By Steve Cook
It’s no secret that this is a good time to buy, but more and more sellers are beginning to agree.
The uptick in seller confidence recorded by two recent surveys is uplifting, but concern is growing that seller withdrawal from the market is creating record low inventories that are limiting buyer choice, and curtailing sales in the middle of the spring buying season.
Last week the National Association of REALTORS® reported total housing inventory at the end of March declined 1.3 percent to 2.37 million existing homes available for sale, which represents a 6.3-month supply at the current sales pace. Listed inventory is 21.8 percent below a year ago.
In Fannie Mae’s Monthly National Housing Survey, the percentage of respondents who say it is a good time to sell increased from 10 percent for the fourth straight month to 15 percent; not exactly a band wagon, but a trend in the right direction.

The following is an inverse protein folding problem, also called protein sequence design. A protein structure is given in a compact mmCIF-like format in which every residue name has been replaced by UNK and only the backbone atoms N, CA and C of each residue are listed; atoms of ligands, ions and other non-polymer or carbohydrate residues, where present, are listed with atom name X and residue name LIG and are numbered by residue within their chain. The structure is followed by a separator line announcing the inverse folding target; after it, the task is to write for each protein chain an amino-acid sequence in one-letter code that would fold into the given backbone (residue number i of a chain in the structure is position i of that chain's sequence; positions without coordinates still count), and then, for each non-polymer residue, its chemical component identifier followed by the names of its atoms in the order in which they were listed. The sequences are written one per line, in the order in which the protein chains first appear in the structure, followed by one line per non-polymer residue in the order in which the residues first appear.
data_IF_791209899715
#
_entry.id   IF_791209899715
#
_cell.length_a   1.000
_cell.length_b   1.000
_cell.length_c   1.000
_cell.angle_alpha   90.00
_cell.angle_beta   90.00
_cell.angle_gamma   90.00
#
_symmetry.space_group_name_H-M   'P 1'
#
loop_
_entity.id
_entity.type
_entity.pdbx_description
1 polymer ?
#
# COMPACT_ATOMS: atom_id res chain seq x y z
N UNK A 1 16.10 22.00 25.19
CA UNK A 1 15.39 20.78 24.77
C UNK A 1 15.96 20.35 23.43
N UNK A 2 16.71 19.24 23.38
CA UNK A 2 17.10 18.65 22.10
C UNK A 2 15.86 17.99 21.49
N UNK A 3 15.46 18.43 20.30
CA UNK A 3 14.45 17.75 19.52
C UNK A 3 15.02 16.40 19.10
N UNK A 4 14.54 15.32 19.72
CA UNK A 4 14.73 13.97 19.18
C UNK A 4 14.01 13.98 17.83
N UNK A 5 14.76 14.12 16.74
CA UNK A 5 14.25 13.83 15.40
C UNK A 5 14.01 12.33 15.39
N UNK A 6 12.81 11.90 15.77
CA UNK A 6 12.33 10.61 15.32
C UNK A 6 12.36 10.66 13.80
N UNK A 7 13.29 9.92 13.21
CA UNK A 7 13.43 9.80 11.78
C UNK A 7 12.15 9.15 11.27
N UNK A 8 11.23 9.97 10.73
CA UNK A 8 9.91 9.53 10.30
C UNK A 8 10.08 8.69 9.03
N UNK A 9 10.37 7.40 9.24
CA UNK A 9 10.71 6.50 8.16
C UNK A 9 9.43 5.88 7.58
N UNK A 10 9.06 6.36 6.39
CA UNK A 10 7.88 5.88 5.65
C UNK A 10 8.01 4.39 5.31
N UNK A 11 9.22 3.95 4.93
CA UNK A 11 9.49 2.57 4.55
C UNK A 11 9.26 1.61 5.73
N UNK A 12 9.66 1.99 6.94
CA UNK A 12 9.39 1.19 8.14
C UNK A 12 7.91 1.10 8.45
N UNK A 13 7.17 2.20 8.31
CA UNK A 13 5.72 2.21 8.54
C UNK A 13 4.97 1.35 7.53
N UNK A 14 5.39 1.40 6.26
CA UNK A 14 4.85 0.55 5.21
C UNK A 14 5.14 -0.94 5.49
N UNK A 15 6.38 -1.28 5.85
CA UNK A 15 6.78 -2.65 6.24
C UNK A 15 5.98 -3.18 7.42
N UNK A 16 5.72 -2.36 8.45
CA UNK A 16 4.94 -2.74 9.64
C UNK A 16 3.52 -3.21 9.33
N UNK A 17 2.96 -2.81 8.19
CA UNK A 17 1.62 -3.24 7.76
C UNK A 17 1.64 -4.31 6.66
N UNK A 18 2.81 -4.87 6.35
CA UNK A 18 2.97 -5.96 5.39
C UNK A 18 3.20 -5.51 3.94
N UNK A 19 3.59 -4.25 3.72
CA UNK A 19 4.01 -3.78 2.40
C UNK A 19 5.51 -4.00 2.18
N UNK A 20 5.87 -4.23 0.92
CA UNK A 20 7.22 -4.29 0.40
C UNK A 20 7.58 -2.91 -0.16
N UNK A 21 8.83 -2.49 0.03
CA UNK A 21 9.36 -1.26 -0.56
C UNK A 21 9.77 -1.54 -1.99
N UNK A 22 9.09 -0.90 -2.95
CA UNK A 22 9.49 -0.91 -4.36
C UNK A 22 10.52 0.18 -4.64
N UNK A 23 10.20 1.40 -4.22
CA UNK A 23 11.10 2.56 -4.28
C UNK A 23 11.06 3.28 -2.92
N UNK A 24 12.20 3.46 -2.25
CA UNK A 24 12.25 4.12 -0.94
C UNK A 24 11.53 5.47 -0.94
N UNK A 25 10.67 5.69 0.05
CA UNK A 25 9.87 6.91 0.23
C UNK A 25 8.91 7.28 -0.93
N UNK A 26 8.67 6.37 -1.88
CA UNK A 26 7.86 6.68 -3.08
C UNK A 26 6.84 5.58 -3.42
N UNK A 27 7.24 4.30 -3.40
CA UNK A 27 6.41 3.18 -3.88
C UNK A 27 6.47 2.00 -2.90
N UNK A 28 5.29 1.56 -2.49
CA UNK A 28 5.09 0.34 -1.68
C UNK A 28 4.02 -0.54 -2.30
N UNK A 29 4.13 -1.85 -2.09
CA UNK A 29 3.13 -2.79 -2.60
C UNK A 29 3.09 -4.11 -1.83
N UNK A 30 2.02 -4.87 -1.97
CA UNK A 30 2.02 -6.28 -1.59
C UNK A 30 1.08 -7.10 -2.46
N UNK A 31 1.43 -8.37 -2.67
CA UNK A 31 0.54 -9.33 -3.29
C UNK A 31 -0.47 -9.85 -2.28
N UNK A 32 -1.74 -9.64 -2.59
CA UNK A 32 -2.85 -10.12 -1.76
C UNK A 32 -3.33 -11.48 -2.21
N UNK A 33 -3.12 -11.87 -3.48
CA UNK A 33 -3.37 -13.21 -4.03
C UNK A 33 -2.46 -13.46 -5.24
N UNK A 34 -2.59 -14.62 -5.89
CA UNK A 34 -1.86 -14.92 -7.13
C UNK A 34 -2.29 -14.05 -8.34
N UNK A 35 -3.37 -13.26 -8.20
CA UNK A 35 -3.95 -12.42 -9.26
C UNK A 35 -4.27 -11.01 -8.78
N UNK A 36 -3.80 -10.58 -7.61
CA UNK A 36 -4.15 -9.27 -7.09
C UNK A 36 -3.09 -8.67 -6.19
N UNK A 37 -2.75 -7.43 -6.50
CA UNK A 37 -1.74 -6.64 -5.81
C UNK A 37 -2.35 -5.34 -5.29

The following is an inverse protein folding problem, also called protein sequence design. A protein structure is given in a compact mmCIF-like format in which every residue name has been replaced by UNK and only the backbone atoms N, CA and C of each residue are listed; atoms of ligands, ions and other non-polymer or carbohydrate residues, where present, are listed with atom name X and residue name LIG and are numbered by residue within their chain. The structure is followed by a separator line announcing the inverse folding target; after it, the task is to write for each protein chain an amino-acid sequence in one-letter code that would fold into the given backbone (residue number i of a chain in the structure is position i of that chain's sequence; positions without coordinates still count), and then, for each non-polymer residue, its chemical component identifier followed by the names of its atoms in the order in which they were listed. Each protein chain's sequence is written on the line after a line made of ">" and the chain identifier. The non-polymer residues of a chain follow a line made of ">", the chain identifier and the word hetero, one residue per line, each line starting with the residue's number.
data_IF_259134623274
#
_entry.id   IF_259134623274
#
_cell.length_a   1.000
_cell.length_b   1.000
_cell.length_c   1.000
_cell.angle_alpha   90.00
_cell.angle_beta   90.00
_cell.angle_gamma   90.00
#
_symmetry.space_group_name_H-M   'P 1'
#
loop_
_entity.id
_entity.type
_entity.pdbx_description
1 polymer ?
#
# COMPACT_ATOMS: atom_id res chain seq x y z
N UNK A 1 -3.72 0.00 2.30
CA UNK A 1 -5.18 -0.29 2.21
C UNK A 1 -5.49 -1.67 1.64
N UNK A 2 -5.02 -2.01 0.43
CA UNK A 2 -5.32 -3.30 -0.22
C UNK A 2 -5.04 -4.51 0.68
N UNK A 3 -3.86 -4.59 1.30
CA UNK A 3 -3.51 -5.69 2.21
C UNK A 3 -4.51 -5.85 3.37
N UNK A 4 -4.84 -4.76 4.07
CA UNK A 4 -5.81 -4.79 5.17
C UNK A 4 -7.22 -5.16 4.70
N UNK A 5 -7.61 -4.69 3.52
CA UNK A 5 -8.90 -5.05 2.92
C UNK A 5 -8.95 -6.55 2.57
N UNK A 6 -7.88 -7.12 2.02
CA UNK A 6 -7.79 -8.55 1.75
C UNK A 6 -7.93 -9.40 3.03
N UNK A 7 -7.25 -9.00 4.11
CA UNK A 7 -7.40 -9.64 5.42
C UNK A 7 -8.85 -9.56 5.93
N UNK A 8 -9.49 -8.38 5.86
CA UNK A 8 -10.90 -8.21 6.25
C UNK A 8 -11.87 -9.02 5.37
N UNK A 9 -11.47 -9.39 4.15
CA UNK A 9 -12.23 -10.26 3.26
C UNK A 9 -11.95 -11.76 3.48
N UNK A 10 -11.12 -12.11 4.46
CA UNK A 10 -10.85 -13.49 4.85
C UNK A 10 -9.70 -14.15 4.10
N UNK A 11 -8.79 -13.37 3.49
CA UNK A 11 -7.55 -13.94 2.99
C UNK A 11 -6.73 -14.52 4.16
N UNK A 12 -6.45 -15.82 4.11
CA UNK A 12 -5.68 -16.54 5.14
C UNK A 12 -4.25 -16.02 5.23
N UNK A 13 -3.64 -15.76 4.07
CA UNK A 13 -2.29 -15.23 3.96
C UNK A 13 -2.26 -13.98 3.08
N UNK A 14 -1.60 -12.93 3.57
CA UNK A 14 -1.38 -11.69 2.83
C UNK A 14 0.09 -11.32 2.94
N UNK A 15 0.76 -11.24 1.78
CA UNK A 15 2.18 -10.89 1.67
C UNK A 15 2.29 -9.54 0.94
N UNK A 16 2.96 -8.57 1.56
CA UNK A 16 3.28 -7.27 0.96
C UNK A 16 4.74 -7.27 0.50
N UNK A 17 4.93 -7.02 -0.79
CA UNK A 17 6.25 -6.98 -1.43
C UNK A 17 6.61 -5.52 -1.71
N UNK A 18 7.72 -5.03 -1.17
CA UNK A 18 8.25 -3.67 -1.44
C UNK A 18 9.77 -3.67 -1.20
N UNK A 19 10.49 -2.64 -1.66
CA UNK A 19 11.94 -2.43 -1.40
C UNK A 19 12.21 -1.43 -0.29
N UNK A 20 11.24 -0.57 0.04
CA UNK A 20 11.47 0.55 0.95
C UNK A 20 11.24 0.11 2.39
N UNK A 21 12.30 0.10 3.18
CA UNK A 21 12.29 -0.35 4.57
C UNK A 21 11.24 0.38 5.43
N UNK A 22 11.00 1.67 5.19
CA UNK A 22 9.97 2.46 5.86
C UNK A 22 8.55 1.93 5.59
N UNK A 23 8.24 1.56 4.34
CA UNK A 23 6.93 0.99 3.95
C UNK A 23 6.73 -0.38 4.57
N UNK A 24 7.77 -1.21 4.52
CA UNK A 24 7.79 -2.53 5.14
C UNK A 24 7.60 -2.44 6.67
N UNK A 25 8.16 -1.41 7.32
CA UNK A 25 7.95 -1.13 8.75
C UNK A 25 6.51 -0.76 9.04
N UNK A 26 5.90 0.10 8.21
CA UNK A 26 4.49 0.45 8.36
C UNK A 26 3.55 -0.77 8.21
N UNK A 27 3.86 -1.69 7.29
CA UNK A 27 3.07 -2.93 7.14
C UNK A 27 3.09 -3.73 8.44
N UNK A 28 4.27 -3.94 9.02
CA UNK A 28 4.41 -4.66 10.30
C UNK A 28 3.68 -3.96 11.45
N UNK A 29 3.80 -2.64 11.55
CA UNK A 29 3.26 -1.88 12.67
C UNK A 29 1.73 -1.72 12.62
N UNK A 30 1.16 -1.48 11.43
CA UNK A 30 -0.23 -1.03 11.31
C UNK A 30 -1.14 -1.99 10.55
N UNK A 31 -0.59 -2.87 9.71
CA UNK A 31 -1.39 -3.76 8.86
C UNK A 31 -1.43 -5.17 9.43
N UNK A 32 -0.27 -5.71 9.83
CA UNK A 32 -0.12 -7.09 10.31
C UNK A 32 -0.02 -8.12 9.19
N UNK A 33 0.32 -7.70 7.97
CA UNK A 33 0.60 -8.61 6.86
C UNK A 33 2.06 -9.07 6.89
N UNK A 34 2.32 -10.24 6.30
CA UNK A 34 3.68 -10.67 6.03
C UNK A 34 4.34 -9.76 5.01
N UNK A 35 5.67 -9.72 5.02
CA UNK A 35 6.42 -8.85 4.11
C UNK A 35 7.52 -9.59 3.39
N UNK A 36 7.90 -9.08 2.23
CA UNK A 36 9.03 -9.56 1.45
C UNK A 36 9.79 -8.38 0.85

“This month’s survey shows a continued gradual improvement in consumer sentiment and outlook for home prices,” says Doug Duncan, vice president and chief economist of Fannie Mae. “After flatlining at depressed levels for over a year, a growing share of consumers indicate that it is a good time to sell, suggesting rising optimism for the housing market.”
A second report, conducted April 15-16 by Rasmussen Reports, found that nearly one-in-five (18 percent) of American adults say now is a good time for someone in their area to sell their house, up six points from a month ago. Some 63 percent disagreed.
Changing attitudes among sellers are clearly linked to price expectations. On average, Americans expect home prices to increase 1.3 percent over the next twelve months in the Fannie Mae survey (the highest value yet recorded). Thirty-two percent of respondents expect home prices to increase over the next 12 months, a slight decline from the sharp spike last month. In turn, confidence in the economy’s direction rose to a survey all-time high in April (hitting 37 percent, an increase of 2 percentage points from last month). In the Fannie Mae survey, the percentage of Americans who say it is a good time to buy decreased by 2 percentage points to 71 percent.
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